Urban design crops up in most architecture courses.  Cities are the context for most of our work and we need to think deeply about how they work, and why they sometimes don't work.  I have never been to Rome, but my BIM pencil has helped me to explore its rich and varied history in ways that no other learning aid could possibly rival.  You could make a physical model, but that would take 10 times as long, and where would you put it ?   You could use a generic modelling programme, and miss out on all the embedded data and true orthographics that BIM has to offer. 

I'll finish with this shot from my own recent design work.  The Desert Pumpkin.  It's an imaginary project and an attempt to showcase the potential of parametric processes to generate and develop design concepts.  It's the kind of thing that architecture students could be doing for their thesis projects.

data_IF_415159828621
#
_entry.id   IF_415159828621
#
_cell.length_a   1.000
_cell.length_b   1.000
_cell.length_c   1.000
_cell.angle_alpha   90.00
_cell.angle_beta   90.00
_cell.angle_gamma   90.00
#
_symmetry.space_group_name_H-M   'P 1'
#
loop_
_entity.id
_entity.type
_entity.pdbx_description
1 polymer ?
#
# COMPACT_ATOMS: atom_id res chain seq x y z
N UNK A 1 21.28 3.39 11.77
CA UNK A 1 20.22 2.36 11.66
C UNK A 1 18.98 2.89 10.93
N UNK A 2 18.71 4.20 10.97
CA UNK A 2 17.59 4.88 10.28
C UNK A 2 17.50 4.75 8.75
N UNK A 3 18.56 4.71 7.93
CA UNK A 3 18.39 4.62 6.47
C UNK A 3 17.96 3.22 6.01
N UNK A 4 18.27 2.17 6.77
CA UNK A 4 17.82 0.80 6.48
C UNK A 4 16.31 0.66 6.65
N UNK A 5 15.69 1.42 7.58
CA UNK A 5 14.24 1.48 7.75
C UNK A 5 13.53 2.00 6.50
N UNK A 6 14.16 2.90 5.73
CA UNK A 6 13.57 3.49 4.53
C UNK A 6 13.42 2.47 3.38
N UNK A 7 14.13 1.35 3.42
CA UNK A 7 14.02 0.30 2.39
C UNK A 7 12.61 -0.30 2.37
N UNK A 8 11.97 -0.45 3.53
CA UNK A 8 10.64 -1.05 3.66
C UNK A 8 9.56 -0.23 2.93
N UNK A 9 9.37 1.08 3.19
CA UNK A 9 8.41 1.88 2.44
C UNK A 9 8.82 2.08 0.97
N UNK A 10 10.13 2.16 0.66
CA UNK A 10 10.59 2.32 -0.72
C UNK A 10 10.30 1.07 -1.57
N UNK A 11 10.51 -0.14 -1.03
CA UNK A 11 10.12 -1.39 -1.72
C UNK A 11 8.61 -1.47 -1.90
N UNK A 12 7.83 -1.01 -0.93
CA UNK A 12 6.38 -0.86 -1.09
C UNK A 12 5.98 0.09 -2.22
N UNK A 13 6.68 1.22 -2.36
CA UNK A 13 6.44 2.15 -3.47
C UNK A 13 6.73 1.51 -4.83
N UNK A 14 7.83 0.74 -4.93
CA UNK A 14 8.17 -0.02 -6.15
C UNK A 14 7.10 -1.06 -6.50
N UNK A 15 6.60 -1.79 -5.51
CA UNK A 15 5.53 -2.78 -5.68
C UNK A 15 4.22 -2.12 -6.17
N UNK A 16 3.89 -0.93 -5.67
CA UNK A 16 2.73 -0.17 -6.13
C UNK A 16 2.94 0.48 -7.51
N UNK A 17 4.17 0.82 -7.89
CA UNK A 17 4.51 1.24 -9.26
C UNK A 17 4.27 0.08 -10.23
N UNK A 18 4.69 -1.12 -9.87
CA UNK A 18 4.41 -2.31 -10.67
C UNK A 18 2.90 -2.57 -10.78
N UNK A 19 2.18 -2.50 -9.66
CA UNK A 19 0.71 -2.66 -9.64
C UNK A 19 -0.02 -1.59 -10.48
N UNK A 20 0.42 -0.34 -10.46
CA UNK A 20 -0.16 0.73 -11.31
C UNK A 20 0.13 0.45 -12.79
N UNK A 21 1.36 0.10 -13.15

So please, don't make BIM into a course.  Don't make a long list of topics and then subject your students to a series of lectures.  Bad idea people.  We need an integrated approach. 
Create opportunities, set challenges, encourage your students to make the BIM pencil a regular feature of their problem-solving tool kit.  Let them use BIM for research, for design, for theoretical studies, for analysis.

Seriously.  Don't use aversion therapy.  We need all the BIM addicts we can get.



  1. Nice history, Andy. I agree with you. I use to encourage my students to develop their own vision about BIM, usually focussed on something valuable for other stakeholders (not only the Project Owner).
    At first they are a bit confused. Are you not going to teach just Revit? But then they discover they can do more by themselves than I can ever teach.

    1. Thankyou Eloi. Sorry I took more than a year to respond :) Just got around to looking at this post again. I find your comment very encouraging. Great to know that there are like minded younger people out there stimulating the next generation to use BIM as a thinking tool, not just a production machine.